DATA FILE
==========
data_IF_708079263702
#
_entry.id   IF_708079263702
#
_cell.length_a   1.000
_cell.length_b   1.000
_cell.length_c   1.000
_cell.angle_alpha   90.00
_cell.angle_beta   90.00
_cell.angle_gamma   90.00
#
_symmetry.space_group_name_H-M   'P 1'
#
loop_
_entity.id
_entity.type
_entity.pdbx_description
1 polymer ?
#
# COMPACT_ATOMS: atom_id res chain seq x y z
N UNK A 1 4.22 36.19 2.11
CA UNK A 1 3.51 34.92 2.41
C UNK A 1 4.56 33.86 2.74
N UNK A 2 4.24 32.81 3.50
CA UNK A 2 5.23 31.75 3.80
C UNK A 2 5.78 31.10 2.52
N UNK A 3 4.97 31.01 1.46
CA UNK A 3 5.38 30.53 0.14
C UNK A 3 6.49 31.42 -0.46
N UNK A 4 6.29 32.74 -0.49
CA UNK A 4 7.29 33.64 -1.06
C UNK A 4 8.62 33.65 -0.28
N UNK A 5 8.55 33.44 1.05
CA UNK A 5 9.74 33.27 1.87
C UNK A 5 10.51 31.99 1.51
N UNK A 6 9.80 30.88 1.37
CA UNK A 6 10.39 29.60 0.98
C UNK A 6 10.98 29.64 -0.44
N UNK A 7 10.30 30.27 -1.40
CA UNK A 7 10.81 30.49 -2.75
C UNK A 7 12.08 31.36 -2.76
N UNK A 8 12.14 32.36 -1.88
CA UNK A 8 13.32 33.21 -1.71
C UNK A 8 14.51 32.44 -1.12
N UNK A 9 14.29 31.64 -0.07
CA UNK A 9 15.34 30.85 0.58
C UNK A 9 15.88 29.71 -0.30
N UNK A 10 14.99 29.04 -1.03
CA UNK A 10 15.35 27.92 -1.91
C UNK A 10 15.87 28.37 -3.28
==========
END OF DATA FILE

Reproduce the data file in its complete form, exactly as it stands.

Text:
data_IF_708079263702
#
_entry.id   IF_708079263702
#
_cell.length_a   1.000
_cell.length_b   1.000
_cell.length_c   1.000
_cell.angle_alpha   90.00
_cell.angle_beta   90.00
_cell.angle_gamma   90.00
#
_symmetry.space_group_name_H-M   'P 1'
#
loop_
_entity.id
_entity.type
_entity.pdbx_description
1 polymer ?
#
# COMPACT_ATOMS: atom_id res chain seq x y z
N UNK A 1 4.22 36.19 2.11
CA UNK A 1 3.51 34.92 2.41
C UNK A 1 4.56 33.86 2.74
N UNK A 2 4.24 32.81 3.50
CA UNK A 2 5.23 31.75 3.80
C UNK A 2 5.78 31.10 2.52
N UNK A 3 4.97 31.01 1.46
CA UNK A 3 5.38 30.53 0.14
C UNK A 3 6.49 31.42 -0.46
N UNK A 4 6.29 32.74 -0.49
CA UNK A 4 7.29 33.64 -1.06
C UNK A 4 8.62 33.65 -0.28
N UNK A 5 8.55 33.44 1.05
CA UNK A 5 9.74 33.27 1.87
C UNK A 5 10.51 31.99 1.51
N UNK A 6 9.80 30.88 1.37
CA UNK A 6 10.39 29.60 0.98
C UNK A 6 10.98 29.64 -0.44
N UNK A 7 10.30 30.27 -1.40
CA UNK A 7 10.81 30.49 -2.75
C UNK A 7 12.08 31.36 -2.76
N UNK A 8 12.14 32.36 -1.88
CA UNK A 8 13.32 33.21 -1.71
C UNK A 8 14.51 32.44 -1.12
N UNK A 9 14.29 31.64 -0.07
CA UNK A 9 15.34 30.85 0.58
C UNK A 9 15.88 29.71 -0.30
N UNK A 10 14.99 29.04 -1.03
CA UNK A 10 15.35 27.92 -1.91
C UNK A 10 15.87 28.37 -3.28